In terms of size, there have been multiple estimates, ranging from 16 to 33 feet (5 to 10 meters). However, most evidence points to it being a comparatively short and chunky animal. Nonetheless, a Dunkleosteus had few things to fear apart from possibly other Dunkleosteuses, as fossil evidence shows it may have been a cannibal.
If there were one saving grace about being eaten by a real-life monster like Megaladon, it would probably be quick. After all, such animals were so big that they would have made short work of humans. On the other hand, you have to imagine that an attack from the bizarre shark-like fish known as Helicorprion would be more akin to being put through a meat grinder.
Helicoprion translates to spiral jaw, and it is hard not to see how it got that name. That is because Helicoprion’s most identifiable and alarming trait is its “tooth whorls”—spirally arranged clusters of teeth that sit in its lower jaw. Scientists believe that these teeth all had individual functions. Some teeth hooked prey, while others cut them apart or pushed them into Helicoprion’s oral cavity, allowing Helicoprions to consume all sorts of animals.
Mosasaurus is often mistaken for being some form of dinosaur but were reptiles from the mosasaur family (the same family as Tylosaurus) and more closely related to snakes and lizards. In terms of size, these things were massive, often growing to be around 50 feet (15 meters) long. But what truly made Mosasaurus a fearsome predator was its long, double-hinged jaw and sharp spiked teeth that allowed it to hold onto and tear up its prey.
This animal, which existed around 82 to 66 million years ago, generally preferred shallow waters. However, its shape suggests it would have been an excellent open-water swimmer as well. In any case, it could eat pretty much whatever it chose to, and it was not fussy, making meals out of sharks, birds, other mosasaurs, and fish.
3 Shastasaurus sikanniensis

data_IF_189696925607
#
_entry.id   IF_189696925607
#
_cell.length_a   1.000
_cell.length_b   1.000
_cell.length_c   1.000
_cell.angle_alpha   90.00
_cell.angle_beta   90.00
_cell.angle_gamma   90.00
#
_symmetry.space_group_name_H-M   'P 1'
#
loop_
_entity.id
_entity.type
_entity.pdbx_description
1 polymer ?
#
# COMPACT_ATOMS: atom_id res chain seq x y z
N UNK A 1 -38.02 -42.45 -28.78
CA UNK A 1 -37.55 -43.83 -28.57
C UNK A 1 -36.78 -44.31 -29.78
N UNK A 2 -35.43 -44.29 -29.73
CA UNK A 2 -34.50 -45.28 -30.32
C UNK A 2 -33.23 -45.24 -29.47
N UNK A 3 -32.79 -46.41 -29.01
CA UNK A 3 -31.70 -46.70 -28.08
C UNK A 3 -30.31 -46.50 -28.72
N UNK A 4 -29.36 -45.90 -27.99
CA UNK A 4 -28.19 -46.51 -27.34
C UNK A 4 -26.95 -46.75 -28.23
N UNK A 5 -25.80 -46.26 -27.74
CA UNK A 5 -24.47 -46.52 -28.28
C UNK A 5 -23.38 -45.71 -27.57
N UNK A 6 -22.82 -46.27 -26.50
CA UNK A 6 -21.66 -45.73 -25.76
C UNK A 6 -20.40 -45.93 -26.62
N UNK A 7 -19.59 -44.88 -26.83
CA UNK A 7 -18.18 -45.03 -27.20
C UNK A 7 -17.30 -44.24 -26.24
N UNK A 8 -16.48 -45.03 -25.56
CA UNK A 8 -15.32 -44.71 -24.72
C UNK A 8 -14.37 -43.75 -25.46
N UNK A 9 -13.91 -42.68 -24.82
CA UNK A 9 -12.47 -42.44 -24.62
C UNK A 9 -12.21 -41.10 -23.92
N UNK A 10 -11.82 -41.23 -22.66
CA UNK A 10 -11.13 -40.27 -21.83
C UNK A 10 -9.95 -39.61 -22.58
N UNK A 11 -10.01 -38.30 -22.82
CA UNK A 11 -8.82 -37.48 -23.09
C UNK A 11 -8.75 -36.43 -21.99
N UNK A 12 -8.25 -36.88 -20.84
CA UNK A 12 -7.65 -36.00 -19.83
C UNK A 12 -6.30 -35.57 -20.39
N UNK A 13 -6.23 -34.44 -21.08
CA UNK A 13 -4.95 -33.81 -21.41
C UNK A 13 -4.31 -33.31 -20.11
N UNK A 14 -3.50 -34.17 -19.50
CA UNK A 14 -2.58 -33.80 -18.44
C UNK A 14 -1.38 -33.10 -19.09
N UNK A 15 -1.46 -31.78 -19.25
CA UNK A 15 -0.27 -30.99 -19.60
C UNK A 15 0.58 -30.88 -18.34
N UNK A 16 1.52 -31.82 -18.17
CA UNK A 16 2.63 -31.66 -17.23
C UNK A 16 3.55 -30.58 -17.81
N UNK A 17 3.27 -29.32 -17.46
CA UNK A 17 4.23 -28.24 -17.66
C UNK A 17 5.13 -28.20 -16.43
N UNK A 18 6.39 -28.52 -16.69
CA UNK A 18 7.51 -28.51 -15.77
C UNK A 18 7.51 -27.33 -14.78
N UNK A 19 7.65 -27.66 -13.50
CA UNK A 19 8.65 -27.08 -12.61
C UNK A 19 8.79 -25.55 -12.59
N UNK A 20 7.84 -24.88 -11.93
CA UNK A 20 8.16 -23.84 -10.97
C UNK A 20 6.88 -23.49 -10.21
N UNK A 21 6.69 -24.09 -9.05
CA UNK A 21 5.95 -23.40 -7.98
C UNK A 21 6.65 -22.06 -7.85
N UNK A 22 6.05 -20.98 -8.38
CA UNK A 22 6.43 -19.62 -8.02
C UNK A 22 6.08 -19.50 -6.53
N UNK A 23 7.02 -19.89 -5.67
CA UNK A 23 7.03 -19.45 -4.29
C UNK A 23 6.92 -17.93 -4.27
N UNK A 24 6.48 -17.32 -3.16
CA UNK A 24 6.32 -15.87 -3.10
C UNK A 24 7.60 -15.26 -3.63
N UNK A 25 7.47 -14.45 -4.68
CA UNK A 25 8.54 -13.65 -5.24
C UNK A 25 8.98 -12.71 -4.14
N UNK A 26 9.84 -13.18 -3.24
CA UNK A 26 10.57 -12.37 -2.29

Shastasauruses are an extinct genus of ichthyosaurs that lived during the Middle and Late Triassic periods, around 200 million years ago. Unfortunately, we do not yet know a huge amount about these marine reptiles. But what we do know is that some of them grew to be massive, especially Shatasaurus sikanniensis, which may have measured up to 70 feet (21.5 meters) long.
Despite its monstrous size, its sleek body, powerful tail, and strong flippers allowed this animal to move effortlessly through the water. Furthermore, fossil evidence suggests that it was an ambush predator that used its incredible agility to spring on its victims. As if Shastasaurus sikanniensis was not overpowered enough, it could also dive into deep depths where its scale-like skin protected it from the harsh elements of the ocean.
2 Pliosaurus funkei
Another animal we are only beginning to learn about is Pliosaurus funkei, also commonly known as Predator X. What we do know is that it was both a strange-looking and fearsome monster of an animal that likely measured over 50 feet (15 meters) long and weighed around 55 tons (50 metric tons). We also know that it was a type of pliosaur (hence the name), belonging to the same family as Liopleurodons and Kronosaurs, that probably lived around 147 million years ago.
What truly makes Pilosaurus funkei unlike anything else in oceanic history is its massive skull. S. funkei’s skull was not only larger than that of a T-Rex, but it also had a bite force four times more powerful. This beast was also short-necked and four-paddled, giving it an alien-like look.
Named after a biblical monster and the whale from Moby Dick, Livyatans are an extinct species of sperm whale that existed some 13 million years ago. Size-wise, Livyatans were around 50 feet (15 meters) long, around the same size as their modern cousins. But unlike sperm whales, Libyatans were apex predators, hunting sharks, seals, other whales, and large marine vertebrates. In some respects, they were the killer whales of their day, only much bigger and more likely to hunt alone.
Besides its size, what truly made Livyatan’s terrifying were their teeth. Measuring over a foot (0.3 meters) long, these teeth are believed to be the largest of any known animal (excluding tusks). These teeth have been found worldwide, from Australia to Chile, South Africa, and the United States, suggesting that no waters were safe from this sea monster.
Interestingly, for a long time, Livyatans shared the seas and many of the same prey as Megalodons, potentially bringing the two apex predators into conflict. As for who would win, it’s likely the two exchanged fatalities. But in a bite-for-bite competition, experts believe a Livyatan’s endurance, technique, and biting power would have given it the upper hand.